The technical challenge was where things slowed down. Ginns refers to it as the "I.T.C.H. System", dividing the game into "Individual, Team and Community Headquarters", which is a very Castle Infinity way of saying the game was divided into solo, co-op and social areas. The major issue was the state of home internet connection in 1996: in most homes, it would be too much to ask to have an action-packed side-scroller level filled with monsters and then throw more than one kid in it and not expect latency to ruin the experience of most parties.

For that reason, social areas were purely social, solo areas were rife with danger and monsters, and true co-op areas were few and far between, but oh-so-good when you found one. Still, it was about ambition, and at the time there was nothing like it in the world, so a simple solution was found to cover up issues like load times: music. Ginns wrote up a few songs and acapella group "The Bobs", who also voiced members of the main cast, performed them in animated musical numbers that would welcome you to the game as it started up, play between heavy levels, or even sing a lament about disconnection and faulty servers. Nothing wasn't fun.

"Ginns recalls showing the game off to the likes of David Geffen, Douglas Adams, and Steven Spielberg (who, when looking at the design of a level called "Sea Quest", quipped "I hope it's better than my Sea Quest")"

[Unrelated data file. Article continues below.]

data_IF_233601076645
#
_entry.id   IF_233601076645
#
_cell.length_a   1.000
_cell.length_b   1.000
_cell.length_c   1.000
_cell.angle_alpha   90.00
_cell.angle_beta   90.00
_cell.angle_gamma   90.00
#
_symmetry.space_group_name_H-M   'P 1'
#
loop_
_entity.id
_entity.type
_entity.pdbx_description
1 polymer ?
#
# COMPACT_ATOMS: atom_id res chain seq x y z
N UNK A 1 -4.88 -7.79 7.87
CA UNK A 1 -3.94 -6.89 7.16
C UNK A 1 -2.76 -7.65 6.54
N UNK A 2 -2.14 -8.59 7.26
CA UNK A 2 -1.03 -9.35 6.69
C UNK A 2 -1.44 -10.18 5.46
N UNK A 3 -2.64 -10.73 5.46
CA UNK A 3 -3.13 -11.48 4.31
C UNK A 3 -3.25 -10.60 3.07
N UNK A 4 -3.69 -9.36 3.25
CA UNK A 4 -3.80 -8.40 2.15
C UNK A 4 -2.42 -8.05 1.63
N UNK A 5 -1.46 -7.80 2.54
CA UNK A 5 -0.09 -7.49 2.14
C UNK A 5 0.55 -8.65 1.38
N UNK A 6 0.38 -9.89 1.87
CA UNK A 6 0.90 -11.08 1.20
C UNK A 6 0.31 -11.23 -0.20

Meanwhile, Starwave was flourishing. Having developed,, and, the company was doing some truly innovative work for the time, and partnering with huge companies and names. Castle Infinity was already getting praise behind the scenes for being ahead of its time, a vanguard. Ginns recalls showing the game off to the likes of David Geffen, Douglas Adams, and Steven Spielberg (who, when looking at the design of a level called "Sea Quest", quipped "I hope it's better than my Sea Quest"). When Paul Allen himself came to check in, the president of Starwave brought him to the Castle Infinity team and asked, would he like to hear the song?

"Definitely not."

Lots of people there, 'cause it's the place to be

Castle Infinity got a strong marketing push when it launched, partnering with Blockbuster, USRobotics and Netcom, along with ads in a myriad of publications (including the aforementioned Nickelodeon Magazines) and a free demo available to show off the tech to wary buyers. It won't surprise you to learn that it wasn't exactly a hit, but as kids began to stream in, those who played were greeted with an experience unlike anything else.

In the beginning, updates came fast and furious: new S.C.H.T.I.C.K. parts, new grow caps, new items and occasionally a new level or an update that made a return visit worthwhile. I certainly recall the simultaneous excitement and disappointment of calling my best friend to join me in the game, only to log in and find out a new update meant thirty minutes of download time. But there was always growth, and that was what bolstered players, and kept the Central Fountain buzzing with speculation about what would come next, and what secrets the Castle still held.

And then one day, it was over.

At the beginning of the Castle's second year, players began to have issues logging in. Before too long, they often couldn't login at all. A visit to the website provided no answers, and the "News & Updates" went unchanged as the weeks went on; seemingly, it had been abandoned. All the items, all the fun, and all the friends were locked behind an impenetrable wall, in a time before social media. For years, we wouldn't have any idea why.

"At the beginning of the Castle's second year, players began to have issues logging in. Before too long, they often couldn't login at all"